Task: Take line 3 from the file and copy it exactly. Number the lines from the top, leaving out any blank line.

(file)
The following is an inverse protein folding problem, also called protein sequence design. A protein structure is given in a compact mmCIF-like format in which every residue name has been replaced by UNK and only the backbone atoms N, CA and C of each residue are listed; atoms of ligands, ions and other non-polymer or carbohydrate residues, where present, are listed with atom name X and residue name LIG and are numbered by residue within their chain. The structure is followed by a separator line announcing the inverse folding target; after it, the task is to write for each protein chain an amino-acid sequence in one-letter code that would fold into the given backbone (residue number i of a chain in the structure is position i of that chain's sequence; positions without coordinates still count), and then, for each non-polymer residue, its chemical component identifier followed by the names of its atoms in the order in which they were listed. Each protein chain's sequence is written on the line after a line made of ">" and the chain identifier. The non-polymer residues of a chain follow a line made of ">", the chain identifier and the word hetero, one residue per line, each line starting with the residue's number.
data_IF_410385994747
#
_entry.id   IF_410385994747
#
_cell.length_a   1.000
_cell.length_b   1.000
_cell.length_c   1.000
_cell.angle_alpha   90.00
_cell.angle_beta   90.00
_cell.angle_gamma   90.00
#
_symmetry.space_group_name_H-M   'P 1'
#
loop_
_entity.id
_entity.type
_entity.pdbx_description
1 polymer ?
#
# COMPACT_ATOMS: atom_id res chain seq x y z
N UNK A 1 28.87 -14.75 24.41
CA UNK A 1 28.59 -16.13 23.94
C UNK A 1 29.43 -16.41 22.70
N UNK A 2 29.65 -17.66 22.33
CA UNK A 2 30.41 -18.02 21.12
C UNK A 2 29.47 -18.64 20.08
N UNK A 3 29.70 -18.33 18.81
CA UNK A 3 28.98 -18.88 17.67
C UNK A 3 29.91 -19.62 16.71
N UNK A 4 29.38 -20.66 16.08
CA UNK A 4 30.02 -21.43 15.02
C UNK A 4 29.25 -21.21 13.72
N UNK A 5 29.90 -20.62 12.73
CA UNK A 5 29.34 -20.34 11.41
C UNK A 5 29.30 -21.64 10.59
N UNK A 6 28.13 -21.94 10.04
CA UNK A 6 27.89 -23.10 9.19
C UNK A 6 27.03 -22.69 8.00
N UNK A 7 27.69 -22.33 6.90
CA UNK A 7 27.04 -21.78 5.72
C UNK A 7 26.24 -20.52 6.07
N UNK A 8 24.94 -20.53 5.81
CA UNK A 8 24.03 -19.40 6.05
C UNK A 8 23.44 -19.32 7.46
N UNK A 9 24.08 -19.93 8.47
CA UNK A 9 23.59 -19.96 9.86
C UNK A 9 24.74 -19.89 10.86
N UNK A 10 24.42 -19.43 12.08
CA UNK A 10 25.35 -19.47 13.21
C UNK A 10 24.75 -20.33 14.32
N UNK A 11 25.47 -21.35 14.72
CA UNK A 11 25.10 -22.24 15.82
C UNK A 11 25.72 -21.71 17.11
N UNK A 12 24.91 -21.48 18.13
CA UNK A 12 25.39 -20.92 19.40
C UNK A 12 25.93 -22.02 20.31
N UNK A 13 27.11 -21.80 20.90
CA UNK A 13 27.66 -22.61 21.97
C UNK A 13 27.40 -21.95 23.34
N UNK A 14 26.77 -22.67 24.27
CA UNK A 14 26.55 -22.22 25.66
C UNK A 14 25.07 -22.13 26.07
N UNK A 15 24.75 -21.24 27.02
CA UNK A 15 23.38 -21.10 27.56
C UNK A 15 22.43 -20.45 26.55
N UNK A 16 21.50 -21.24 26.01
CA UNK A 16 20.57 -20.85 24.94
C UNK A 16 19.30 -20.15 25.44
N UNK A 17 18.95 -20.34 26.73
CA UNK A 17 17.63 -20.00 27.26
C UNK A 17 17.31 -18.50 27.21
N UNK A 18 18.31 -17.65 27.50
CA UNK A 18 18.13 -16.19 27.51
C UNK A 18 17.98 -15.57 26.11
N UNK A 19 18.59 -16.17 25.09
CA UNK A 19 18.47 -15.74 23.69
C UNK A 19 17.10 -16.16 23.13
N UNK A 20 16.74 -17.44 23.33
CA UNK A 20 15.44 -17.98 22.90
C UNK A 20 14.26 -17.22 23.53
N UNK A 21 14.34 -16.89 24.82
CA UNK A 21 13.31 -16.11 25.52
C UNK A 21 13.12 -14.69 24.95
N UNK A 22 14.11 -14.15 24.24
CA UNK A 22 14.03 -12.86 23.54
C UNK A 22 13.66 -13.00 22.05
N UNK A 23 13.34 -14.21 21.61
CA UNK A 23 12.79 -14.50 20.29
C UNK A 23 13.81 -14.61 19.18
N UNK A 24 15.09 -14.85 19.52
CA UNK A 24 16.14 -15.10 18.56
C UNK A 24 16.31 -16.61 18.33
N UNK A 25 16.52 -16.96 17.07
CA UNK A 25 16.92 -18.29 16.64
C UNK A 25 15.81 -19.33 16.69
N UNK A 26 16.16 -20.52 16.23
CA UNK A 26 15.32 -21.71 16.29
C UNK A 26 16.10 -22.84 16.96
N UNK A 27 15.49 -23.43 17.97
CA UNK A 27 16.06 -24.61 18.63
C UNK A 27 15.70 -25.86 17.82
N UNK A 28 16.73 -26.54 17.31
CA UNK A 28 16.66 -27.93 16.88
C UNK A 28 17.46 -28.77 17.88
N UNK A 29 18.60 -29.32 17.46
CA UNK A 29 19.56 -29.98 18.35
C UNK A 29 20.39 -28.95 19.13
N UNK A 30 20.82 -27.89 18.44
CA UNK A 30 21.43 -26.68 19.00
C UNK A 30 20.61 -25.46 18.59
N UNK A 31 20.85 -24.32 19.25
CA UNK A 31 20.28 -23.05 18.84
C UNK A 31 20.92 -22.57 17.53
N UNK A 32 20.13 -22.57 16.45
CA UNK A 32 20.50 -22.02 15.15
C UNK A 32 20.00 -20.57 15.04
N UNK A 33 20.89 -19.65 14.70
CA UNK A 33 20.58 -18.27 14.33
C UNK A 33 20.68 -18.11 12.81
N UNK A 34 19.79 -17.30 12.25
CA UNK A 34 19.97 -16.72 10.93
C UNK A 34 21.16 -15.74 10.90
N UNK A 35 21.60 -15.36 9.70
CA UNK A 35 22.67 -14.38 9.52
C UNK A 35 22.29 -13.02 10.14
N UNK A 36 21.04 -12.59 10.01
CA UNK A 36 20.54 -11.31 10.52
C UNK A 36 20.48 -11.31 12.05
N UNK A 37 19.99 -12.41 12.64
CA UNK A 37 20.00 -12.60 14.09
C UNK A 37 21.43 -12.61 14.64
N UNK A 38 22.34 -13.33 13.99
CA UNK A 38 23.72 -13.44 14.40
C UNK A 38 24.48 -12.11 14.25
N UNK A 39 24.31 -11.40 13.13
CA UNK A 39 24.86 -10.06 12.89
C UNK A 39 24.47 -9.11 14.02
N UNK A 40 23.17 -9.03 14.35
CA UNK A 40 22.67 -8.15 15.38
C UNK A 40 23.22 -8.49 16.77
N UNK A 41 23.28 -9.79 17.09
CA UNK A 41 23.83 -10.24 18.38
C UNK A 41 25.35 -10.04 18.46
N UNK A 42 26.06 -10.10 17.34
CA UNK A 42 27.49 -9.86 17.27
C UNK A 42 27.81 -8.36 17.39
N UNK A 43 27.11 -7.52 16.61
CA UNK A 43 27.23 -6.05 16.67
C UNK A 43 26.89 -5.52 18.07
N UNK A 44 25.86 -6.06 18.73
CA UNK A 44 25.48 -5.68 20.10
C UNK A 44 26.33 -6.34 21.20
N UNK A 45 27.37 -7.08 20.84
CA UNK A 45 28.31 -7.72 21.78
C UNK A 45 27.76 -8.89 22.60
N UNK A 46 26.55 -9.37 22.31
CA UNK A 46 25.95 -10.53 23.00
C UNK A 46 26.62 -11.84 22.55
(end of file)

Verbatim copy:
#